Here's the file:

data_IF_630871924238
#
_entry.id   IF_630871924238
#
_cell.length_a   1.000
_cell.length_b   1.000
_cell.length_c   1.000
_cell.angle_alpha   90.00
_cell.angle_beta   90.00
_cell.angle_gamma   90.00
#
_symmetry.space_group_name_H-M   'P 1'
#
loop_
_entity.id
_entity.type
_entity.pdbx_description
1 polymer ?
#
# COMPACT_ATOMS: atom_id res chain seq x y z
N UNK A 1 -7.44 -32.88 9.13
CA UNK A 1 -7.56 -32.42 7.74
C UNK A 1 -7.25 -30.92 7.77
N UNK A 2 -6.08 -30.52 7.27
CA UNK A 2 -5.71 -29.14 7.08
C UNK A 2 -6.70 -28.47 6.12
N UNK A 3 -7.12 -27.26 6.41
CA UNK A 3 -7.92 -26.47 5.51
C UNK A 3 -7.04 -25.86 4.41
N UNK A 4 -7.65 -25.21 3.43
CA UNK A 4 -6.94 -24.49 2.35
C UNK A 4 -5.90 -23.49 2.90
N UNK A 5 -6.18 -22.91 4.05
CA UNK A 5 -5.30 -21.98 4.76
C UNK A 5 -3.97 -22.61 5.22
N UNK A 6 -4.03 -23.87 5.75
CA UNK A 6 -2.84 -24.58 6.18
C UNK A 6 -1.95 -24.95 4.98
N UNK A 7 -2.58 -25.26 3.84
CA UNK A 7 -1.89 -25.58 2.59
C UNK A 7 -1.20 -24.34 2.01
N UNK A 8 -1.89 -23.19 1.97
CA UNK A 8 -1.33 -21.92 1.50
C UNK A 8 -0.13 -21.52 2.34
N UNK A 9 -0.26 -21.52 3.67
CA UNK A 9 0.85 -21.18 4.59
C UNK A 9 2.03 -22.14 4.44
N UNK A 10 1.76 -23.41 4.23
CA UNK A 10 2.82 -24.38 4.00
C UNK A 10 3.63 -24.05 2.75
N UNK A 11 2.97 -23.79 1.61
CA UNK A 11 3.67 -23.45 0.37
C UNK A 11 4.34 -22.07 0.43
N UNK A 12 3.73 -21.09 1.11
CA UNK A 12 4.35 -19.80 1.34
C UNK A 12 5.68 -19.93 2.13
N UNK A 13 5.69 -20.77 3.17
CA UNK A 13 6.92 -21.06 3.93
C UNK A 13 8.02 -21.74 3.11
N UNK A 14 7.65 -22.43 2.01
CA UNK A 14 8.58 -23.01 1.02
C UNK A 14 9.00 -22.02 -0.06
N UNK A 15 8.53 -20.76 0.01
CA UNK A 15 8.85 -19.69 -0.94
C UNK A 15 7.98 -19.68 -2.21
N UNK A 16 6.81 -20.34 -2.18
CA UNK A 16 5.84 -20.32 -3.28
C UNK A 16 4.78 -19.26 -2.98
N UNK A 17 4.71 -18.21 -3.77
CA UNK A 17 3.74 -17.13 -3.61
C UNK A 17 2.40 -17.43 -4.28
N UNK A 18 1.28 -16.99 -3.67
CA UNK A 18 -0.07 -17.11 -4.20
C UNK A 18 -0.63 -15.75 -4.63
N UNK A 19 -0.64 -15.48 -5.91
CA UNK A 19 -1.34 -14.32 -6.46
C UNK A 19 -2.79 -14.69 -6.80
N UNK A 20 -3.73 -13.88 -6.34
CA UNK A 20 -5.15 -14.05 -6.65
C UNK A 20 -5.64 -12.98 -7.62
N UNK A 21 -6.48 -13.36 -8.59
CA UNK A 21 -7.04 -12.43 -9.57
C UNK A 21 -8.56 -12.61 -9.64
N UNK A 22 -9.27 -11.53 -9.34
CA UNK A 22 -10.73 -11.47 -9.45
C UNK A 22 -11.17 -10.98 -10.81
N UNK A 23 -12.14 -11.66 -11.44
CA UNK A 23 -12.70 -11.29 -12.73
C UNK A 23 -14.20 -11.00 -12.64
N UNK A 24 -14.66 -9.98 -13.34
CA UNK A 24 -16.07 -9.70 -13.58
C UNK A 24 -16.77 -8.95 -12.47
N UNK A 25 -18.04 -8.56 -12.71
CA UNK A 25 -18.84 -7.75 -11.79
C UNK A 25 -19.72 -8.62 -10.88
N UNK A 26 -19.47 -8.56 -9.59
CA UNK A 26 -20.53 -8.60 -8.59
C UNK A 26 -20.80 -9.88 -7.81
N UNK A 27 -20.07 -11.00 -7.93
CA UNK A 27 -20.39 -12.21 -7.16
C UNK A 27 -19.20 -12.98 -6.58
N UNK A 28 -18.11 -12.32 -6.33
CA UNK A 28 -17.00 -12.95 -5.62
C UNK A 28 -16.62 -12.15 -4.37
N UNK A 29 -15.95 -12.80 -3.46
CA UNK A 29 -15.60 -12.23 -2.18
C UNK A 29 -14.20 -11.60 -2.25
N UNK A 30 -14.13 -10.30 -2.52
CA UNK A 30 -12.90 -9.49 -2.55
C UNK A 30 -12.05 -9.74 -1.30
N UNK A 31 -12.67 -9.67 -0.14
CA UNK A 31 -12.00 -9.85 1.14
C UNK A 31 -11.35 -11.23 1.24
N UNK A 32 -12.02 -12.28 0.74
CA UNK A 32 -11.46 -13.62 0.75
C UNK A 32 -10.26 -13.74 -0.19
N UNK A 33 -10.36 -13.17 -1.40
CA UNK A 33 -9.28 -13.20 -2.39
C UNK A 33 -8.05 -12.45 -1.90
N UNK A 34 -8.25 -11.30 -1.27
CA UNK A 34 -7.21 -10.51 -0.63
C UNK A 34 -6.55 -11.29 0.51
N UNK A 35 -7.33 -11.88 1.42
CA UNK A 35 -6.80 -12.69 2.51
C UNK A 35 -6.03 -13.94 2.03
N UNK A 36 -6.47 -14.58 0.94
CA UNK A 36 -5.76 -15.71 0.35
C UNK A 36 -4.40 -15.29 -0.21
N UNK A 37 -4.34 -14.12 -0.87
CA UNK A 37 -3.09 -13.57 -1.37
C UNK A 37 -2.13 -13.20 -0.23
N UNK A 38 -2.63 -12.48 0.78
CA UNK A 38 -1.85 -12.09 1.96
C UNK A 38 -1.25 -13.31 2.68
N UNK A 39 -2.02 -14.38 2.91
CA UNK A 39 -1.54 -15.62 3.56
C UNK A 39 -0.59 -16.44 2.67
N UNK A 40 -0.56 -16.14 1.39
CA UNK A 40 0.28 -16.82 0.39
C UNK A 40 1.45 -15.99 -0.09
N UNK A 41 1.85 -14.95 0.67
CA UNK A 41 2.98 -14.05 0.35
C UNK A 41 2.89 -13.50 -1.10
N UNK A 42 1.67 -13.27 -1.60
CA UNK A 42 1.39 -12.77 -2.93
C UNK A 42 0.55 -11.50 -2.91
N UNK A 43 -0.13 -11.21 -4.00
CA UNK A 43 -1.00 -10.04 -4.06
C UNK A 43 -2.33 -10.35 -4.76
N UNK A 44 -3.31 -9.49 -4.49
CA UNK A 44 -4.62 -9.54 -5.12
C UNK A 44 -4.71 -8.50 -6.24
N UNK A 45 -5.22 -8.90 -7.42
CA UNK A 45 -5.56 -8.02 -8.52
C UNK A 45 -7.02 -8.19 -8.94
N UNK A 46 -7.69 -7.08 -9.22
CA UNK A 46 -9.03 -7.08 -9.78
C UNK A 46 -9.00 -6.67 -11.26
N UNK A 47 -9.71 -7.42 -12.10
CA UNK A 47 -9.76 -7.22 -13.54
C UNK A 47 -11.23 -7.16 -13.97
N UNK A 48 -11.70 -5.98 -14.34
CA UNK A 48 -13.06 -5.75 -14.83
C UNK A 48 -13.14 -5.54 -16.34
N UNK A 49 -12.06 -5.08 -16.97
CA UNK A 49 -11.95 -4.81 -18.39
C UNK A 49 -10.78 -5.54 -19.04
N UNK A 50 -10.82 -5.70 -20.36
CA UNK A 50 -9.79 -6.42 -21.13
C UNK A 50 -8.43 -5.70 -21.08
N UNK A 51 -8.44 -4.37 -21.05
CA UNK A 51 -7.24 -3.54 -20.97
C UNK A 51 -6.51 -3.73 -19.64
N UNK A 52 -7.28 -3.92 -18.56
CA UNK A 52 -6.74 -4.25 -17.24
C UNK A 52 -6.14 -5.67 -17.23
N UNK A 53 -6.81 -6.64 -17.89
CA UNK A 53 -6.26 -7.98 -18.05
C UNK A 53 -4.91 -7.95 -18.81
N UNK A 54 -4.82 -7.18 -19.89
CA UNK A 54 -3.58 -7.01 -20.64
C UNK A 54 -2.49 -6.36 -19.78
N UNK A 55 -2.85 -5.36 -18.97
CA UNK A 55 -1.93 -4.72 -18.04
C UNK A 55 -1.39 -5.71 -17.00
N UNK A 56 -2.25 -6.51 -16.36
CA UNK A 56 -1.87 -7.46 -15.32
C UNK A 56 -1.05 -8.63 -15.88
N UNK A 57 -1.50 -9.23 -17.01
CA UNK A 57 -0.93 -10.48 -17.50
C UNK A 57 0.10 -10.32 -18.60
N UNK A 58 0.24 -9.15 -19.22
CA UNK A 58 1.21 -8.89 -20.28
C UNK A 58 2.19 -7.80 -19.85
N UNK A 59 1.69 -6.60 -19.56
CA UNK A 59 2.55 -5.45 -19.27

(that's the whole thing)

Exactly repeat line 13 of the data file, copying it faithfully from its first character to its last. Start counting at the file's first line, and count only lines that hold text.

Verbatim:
#